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Old 07-21-2013, 09:18 AM   #11
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MrsLMB----- that sounds like a good idea! Thanks. Maybe even freeze it in a dedicated ice cube tray and then take them out and put in ziplocks to put in the freezer? I like how all our ideas generate other ideas.
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Old 07-31-2013, 02:25 PM   #12
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Yesterday I bought a jar of clarified butter (ghee) at Trader Joe's. Evidently it's a new item there, and the jar says "Does not require refrigeration, store in a cool dry place."

I've never used ghee before, but I'm looking forward to cooking with it and the smoke point being so much lower.
It sure was tasty on my English Muffin this morning.
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Old 07-31-2013, 02:52 PM   #13
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... I'm looking forward to cooking with it and the smoke point being so much lower...[/QUOTE]


Smoke point is higher for the ghee.
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Old 07-31-2013, 03:14 PM   #14
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Duh...guess I said it wrong. You can use higher heat, right?
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Old 07-31-2013, 03:36 PM   #15
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Quote:
Originally Posted by Kayelle View Post
Duh...guess I said it wrong. You can use higher heat, right?
Yeah. But I knew what you meant.
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Old 07-31-2013, 03:54 PM   #16
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Quote:
Originally Posted by Kayelle View Post
Duh...guess I said it wrong. You can use higher heat, right?

Right! A higher smoke point means it takes a higher temp to make the oil smoke. Oil's smoking means it's breaking down and will begin to negatively impact the flavor of the food.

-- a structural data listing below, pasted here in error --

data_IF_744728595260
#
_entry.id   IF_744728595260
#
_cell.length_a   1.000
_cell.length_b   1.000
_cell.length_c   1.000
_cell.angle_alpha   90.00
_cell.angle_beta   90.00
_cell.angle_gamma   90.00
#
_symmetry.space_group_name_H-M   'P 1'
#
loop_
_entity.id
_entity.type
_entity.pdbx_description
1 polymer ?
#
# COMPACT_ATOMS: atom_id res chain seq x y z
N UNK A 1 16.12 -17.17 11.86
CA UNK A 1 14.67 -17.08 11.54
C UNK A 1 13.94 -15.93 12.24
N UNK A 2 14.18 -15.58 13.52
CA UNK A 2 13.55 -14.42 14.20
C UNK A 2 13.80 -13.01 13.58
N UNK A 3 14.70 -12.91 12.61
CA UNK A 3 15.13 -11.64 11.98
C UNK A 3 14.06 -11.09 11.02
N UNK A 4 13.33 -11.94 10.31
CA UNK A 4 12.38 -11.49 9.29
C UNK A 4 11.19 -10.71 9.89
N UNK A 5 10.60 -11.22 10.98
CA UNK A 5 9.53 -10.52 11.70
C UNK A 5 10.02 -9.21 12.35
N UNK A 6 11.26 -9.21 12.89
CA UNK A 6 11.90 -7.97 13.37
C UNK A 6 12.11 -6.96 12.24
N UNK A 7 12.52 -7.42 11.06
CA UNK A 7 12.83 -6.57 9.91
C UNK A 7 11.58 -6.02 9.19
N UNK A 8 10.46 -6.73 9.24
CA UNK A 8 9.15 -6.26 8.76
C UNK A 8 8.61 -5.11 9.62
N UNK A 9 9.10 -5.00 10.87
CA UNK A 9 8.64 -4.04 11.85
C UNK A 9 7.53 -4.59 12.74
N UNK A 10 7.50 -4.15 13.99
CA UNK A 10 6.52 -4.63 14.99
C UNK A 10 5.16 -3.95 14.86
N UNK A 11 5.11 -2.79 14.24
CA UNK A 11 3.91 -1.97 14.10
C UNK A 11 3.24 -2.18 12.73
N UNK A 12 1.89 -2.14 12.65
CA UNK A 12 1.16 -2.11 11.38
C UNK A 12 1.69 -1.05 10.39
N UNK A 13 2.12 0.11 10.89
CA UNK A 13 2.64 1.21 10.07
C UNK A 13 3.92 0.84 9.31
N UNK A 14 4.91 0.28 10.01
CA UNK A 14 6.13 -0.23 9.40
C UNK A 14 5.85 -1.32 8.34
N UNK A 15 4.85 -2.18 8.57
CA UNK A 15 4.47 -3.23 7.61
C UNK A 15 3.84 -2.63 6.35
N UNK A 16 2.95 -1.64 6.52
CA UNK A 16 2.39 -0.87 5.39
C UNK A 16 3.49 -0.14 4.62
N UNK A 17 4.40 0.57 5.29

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Old 08-01-2013, 11:03 AM   #17
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I thought ghee is not supposed to get hard. Or am I wrong?
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Old 08-01-2013, 11:10 AM   #18
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Quote:
Originally Posted by CharlieD View Post
I thought ghee is not supposed to get hard. Or am I wrong?
It depends on the temperature.
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Old 08-01-2013, 11:17 AM   #19
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Even in refrigerator it should still be farily soft, kind of like margarine.
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Old 08-01-2013, 11:27 AM   #20
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Quote:
Originally Posted by CharlieD View Post
Even in refrigerator it should still be farily soft, kind of like margarine.
Unless I'm remembering wrong, it gets even harder than butter in my fridge. Well, clarified butter does. I've never worked with actual ghee.
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Ghee (clarified butter) at room temperature I make ghee because I cook Indian food often/occasionally and also use it for other cooking. What I know is I'm told to keep it in the 'fridge' for safety. Now, the dilemma -----if it's cold I can barely scoop out spoonfuls of it to use it's so hard. I can, of course, melt it a little in the microwave----- but-----can I say I'm lazy? and wondering if heating in the MW over and over is o.k. (I put the ghee in pint jars for the 'fridge.) So. I would like 'personal experiences' about keeping it on the countertop. I won't hold you responsible for my ruined ghee---:wink:-- just want to know. If the consensus is NO------ I guess I'll have to get those little sauce plastic cups and put a couple of tablespoons in each them and freeze or refrigerate them. Did I say I'm lazy? 3 stars 1 reviews